Not your Grandma’s Calendar: Lizibot

Email is a burden we all share. Profhacker publishes frequently on quick productivity hacks to enhance management of the daily e-mail deluge, from productivity hacks to text expansionIn the Library with a Lead Pipe has also penned an excellent email management post.

Like many front line Research & Instruction librarians, I’m busy. I am always looking for ways to save time on all tasks from the mundane to the complicated. Scheduling meetings is an example of a mundane time suck. Last year I realized that I could cut down on my number of e-mail exchanges by implementing some way for students to schedule meetings with me without having to EMAIL me. 

One evening, while doing some research on digital curation, I came across a link to tungle.me, a neat calendaring tool that allows people to make appointments over the internet. AWESOME. At first, I was worried this was a pipe dream in the land of unicorns, but tungle.me was the real deal. I signed up, added that neat site to a QR code on my door and began saving loads of time by sending links to tungle.me rather than enduring long electronic negations about Wednesday versus Friday meetings versus Monday meetings.

I was rolling along until I received a sad email from tungle.me announcing that they were sunsetting this service to turn their attention to other matters at Research in Motion. Dejected, I began investigating other options. I put out a few cries for help on Twitter, and vendors responded with helpful links to a variety of services. Today, I found my new calendar solution: Lizi.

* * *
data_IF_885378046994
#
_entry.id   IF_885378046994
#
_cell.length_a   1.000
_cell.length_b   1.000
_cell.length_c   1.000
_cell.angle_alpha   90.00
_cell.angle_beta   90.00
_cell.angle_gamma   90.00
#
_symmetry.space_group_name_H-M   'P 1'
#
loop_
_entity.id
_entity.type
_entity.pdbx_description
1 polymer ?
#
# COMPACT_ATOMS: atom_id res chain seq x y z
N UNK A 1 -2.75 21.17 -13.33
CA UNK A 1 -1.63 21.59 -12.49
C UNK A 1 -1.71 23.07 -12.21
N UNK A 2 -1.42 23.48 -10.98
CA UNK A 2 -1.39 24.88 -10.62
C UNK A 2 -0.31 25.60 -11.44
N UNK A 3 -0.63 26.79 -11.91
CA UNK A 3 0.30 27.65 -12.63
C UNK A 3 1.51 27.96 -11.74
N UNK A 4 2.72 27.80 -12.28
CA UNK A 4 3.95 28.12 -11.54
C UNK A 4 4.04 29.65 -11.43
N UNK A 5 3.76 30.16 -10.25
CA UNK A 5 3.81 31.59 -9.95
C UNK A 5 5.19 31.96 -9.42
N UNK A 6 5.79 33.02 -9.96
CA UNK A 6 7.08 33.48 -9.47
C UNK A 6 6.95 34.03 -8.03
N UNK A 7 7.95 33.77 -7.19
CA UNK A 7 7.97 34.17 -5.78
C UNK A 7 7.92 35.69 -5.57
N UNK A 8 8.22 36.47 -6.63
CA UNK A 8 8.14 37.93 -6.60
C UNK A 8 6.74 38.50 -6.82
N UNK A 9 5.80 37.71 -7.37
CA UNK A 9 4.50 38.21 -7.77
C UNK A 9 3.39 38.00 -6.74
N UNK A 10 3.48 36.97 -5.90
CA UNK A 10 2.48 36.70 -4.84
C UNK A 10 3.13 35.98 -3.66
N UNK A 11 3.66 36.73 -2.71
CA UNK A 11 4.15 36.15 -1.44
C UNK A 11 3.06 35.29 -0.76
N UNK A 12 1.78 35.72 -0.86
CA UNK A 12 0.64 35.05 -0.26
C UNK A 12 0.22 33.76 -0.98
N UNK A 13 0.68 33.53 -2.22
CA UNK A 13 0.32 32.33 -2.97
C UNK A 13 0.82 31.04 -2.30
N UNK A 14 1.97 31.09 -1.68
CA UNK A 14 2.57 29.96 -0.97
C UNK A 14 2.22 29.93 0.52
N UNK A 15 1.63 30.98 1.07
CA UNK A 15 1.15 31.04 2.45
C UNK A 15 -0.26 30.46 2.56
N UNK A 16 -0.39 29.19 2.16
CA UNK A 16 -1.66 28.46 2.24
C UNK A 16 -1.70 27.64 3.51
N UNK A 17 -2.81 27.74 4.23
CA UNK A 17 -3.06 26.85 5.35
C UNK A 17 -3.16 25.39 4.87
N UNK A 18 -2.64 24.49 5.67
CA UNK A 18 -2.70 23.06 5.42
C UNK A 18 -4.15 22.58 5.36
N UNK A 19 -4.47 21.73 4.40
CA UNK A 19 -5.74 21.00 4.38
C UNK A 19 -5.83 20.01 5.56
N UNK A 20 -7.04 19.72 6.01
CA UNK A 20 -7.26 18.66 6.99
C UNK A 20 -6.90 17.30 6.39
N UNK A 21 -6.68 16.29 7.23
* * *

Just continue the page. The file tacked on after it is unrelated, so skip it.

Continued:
Lizi is my new personal assistant. And below I will break down why I hired Lizi to manage my calendar.

1. I was able to import my tungle.me account right into Lizi and keep my user name, caropinto.

2. It jives with Google calendar, Twitter, G+, & Facebook to get to know my contacts.

3. It saves locations for possible meetings, including my office at Hampshire College and my favorite off-campus coffee shop.

4. It’s easy to set preferred times that fall outside of the normative 9-5 Monday through Friday window. I love being able to instruct Lizi to not schedule meetings on days when I need additional prep time to teach or do committee work off campus.

5. Lizi also provides users with the option to schedule a call as opposed to setting up a meeting. Often, with off campus collaborators, I won’t necessarily want to schedule an in person conversation, but instead a phone call or virtual meeting. I appreciate that those folks can just go ahead and schedule a call with me.